"We found a body of literature demonstrating that bortezomib works well in suppressing transplant rejection in the laboratory," says Woodle, main author of the study and chief of transplant surgery at UC. "Moreover, it worked well in models of autoimmune diseases".

T-lymphocytes, or T cells, are white blood cells that were usually thought to cause the rejection of transplanted organs.

Woodle and his team began searching for agents that targeted plasma cells in 2005.

"It has become clear that plasma cells and the antibodies they produce play a bigger role in rejection than previously thought, and the development of therapies targeting these cells has lagged," he says. "We realized that current therapies don't target the plasma cells which may produce the antibody, in general".........

Posted by: Janet      Read more         Source


December 28, 2008, 10:58 PM CT

Young People and Alcohol

Young People and Alcohol
As the party season approaches, a timely reminder of the issues surrounding the binge drinking culture are again highlighted by research into 'young people and alcohol' a team lead by Professor Christine Griffin, at the University of Bath. The research, funded by the Economic and Social Research Council (ESRC) suggests several considerations for future policy.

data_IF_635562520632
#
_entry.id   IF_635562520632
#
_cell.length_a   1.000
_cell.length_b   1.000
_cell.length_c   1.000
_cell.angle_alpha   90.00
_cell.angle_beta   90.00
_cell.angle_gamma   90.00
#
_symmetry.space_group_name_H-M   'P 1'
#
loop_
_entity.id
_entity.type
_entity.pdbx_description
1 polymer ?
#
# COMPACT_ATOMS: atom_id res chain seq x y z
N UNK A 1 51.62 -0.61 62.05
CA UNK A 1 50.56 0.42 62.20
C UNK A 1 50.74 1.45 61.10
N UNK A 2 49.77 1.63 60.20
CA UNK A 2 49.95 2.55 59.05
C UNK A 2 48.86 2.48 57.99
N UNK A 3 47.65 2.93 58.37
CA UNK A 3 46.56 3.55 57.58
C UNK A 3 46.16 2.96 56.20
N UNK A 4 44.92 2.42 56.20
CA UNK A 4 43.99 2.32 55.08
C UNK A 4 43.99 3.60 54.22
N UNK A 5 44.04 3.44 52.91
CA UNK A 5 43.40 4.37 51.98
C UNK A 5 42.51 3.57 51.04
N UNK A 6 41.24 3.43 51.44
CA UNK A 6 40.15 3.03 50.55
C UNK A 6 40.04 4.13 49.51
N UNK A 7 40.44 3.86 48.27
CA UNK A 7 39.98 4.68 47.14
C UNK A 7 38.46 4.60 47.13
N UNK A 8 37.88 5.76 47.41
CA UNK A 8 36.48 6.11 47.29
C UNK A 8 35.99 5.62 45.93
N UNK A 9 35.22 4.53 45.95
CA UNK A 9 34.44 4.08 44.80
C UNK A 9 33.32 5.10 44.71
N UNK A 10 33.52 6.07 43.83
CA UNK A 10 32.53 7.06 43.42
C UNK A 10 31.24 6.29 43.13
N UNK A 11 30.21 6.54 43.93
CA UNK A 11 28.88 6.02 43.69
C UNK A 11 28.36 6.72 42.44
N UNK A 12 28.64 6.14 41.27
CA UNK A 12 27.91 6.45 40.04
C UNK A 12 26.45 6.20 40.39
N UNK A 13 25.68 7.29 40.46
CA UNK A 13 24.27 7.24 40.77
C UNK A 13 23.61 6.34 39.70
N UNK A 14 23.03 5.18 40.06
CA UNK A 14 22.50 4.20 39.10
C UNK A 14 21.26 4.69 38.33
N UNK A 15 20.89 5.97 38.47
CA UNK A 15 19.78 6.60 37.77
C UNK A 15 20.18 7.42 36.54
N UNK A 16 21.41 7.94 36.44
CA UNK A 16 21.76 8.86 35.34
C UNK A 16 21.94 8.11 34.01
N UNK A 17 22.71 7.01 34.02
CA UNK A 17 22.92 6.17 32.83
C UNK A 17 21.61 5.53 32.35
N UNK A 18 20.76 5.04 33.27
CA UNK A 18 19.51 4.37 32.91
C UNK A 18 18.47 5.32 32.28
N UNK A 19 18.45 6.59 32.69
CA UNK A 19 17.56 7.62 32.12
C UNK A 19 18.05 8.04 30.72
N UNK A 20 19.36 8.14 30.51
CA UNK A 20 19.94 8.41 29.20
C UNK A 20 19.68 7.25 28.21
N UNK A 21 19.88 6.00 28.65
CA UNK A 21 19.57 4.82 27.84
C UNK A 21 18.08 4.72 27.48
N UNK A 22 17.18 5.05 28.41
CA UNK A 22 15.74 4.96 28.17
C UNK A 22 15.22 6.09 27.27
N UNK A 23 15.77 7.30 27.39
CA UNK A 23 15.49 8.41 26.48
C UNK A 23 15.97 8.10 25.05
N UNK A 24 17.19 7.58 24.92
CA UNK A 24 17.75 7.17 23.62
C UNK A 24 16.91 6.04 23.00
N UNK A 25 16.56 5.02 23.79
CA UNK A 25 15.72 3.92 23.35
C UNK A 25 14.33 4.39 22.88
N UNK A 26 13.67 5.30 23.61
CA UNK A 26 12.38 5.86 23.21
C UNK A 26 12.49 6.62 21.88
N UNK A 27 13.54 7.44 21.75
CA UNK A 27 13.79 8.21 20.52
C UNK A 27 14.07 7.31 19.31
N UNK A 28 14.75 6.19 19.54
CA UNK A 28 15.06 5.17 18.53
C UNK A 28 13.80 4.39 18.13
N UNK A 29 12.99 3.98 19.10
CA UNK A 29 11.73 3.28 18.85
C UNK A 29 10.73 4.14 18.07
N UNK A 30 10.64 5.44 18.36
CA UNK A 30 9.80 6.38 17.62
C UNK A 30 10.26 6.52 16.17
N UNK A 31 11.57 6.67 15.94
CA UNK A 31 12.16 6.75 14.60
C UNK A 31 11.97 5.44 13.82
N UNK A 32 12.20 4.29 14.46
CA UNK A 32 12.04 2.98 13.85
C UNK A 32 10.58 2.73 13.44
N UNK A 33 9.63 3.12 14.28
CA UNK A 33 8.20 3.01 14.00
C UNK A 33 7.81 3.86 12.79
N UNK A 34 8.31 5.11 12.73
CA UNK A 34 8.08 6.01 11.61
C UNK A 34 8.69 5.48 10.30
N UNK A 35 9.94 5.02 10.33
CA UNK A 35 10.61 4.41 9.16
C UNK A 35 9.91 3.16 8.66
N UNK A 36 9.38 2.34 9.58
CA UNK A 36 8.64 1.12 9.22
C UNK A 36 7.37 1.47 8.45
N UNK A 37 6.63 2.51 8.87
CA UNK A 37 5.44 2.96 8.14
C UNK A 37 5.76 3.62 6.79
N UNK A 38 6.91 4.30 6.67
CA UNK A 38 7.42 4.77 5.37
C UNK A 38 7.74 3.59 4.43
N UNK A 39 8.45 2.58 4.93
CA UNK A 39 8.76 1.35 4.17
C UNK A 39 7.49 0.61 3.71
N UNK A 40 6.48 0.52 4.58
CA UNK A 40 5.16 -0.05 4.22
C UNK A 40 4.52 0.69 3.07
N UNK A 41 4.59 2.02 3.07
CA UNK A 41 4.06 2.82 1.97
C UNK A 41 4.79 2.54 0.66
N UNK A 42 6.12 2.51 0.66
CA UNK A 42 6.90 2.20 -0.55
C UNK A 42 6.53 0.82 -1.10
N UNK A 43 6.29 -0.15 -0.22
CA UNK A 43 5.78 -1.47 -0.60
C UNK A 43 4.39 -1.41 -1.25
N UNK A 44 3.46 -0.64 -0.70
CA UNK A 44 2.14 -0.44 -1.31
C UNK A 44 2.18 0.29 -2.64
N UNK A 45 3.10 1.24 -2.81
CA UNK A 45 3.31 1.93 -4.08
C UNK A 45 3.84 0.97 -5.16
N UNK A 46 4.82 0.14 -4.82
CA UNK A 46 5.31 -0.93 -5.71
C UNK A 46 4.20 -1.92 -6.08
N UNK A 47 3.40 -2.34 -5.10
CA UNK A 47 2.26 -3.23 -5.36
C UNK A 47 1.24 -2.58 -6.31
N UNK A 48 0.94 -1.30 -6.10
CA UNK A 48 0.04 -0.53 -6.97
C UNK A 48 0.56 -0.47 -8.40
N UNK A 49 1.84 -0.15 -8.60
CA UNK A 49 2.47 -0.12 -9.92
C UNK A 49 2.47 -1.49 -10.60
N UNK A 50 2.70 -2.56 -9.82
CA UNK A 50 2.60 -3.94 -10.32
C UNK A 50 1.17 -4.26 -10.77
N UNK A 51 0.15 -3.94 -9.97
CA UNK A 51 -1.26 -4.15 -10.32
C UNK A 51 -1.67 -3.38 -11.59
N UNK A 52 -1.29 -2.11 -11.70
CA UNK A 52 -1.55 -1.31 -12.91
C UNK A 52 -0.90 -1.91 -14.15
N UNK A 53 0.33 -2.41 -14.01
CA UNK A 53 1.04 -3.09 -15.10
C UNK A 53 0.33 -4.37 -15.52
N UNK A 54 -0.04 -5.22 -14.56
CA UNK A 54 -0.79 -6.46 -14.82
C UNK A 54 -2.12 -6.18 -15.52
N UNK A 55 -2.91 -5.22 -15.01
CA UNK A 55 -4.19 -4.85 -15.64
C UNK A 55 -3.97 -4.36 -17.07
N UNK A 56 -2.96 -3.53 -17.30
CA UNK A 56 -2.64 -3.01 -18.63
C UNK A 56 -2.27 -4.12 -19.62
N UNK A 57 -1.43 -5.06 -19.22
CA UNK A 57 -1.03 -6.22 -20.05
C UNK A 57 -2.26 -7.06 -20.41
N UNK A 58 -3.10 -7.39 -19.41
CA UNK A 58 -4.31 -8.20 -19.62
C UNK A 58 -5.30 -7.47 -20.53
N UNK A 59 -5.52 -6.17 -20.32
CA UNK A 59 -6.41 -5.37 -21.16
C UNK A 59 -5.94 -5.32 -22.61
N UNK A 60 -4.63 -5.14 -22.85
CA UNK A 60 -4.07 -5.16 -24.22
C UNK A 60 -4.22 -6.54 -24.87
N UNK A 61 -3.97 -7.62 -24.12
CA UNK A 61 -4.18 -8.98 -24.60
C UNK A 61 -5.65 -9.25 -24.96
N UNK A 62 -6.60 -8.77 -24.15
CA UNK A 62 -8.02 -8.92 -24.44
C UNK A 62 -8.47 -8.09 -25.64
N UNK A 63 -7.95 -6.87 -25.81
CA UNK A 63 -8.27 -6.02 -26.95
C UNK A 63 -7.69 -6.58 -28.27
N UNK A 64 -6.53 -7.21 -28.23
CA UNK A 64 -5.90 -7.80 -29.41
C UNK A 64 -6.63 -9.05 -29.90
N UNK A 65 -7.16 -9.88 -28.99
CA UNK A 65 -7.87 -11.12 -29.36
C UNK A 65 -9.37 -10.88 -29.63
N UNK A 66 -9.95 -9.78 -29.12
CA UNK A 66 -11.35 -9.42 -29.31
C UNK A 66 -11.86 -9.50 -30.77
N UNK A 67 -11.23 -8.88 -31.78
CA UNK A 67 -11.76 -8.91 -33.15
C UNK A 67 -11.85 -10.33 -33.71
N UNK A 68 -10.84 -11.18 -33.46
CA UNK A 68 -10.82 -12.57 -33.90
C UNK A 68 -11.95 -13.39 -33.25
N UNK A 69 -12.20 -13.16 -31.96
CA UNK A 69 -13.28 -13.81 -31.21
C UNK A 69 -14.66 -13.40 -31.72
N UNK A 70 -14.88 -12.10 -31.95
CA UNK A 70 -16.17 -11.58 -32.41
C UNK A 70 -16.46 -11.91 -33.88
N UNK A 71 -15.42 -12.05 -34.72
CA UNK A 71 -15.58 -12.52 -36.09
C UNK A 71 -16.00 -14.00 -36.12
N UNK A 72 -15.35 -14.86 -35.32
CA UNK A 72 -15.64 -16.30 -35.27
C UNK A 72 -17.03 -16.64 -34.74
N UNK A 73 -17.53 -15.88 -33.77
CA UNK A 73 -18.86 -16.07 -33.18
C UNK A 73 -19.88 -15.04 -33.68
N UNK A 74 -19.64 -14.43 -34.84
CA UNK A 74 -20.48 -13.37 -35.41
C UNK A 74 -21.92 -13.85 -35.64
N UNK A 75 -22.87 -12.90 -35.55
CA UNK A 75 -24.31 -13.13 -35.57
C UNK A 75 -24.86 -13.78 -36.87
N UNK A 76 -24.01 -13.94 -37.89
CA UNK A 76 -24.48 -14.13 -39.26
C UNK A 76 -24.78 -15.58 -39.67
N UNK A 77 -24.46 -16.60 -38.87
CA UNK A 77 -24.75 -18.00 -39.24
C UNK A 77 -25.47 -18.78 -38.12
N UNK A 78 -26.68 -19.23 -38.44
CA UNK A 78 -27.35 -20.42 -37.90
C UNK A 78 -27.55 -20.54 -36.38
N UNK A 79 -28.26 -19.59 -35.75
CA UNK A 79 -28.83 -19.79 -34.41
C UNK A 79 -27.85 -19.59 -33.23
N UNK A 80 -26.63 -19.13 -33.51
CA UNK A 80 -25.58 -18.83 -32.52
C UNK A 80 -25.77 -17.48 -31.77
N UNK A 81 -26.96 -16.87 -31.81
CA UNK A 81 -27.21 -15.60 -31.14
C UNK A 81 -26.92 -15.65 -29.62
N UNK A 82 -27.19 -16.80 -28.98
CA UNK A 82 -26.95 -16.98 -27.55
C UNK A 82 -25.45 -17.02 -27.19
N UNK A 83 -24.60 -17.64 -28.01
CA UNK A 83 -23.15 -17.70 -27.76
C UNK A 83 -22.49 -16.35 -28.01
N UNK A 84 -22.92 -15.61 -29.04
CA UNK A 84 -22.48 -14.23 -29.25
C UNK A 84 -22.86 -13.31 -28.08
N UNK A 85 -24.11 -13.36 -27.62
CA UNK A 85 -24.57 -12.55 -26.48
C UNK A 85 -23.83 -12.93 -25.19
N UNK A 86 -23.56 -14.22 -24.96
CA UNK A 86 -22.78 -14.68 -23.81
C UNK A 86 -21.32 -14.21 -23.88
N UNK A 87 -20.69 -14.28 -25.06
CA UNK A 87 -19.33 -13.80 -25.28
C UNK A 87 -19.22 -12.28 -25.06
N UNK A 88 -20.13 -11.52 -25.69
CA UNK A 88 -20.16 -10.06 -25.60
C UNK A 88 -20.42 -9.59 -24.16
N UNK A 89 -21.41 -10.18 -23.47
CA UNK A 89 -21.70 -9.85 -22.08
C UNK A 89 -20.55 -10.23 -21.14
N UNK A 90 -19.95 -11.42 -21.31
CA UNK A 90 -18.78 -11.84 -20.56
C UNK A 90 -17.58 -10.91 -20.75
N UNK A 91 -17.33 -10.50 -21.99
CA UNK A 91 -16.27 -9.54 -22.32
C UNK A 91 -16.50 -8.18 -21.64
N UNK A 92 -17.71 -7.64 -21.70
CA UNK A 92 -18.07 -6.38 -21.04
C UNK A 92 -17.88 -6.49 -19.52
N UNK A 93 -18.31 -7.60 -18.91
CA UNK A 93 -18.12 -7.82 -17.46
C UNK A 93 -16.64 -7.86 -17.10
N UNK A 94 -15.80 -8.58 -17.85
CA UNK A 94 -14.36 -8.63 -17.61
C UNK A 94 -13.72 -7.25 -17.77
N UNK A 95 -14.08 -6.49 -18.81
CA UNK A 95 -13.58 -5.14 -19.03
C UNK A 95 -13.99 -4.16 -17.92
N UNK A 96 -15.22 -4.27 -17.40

Focusing on the role of marketing practices in shaping young people's attitudes to alcohol consumption, the research included analysis of 216 alcohol adverts, both in print and broadcast. While extreme drinking and determined drunkenness appears to be perceived as the norm amongst young people, there is some positive news from the research. Evidence suggests that increases in young people's alcohol consumption is levelling off.

Previously, representations of binge drinking as a source of entertainment, coupled with pervasive coverage of drunken celebrities has increased the social acceptance of binge drinking. Advertising representing the 'coolness' of excessive drinking, along with the increasing use of internet based social networking sites that are used to share images of drunken nights out,, also enable the linkage between alcohol and 'having fun'.

Looking at what steps society may need to take to tackle the scourge of binge drinking, Professor Griffin says, "Top of my list would have to be to stop demonizing and making generalisations about young people and their drinking. We also need to listen and incorporate their views and perspectives." .........

Posted by: Janet      Read more         Source


December 24, 2008, 5:24 AM CT

Don't put all your bets on fish oil

Don't put all your bets on fish oil
It is established that fish oil protects against deaths from heart problems, but doesn't count on fish oil to provide a clear benefit in heart rhythm problems (arrhythmias).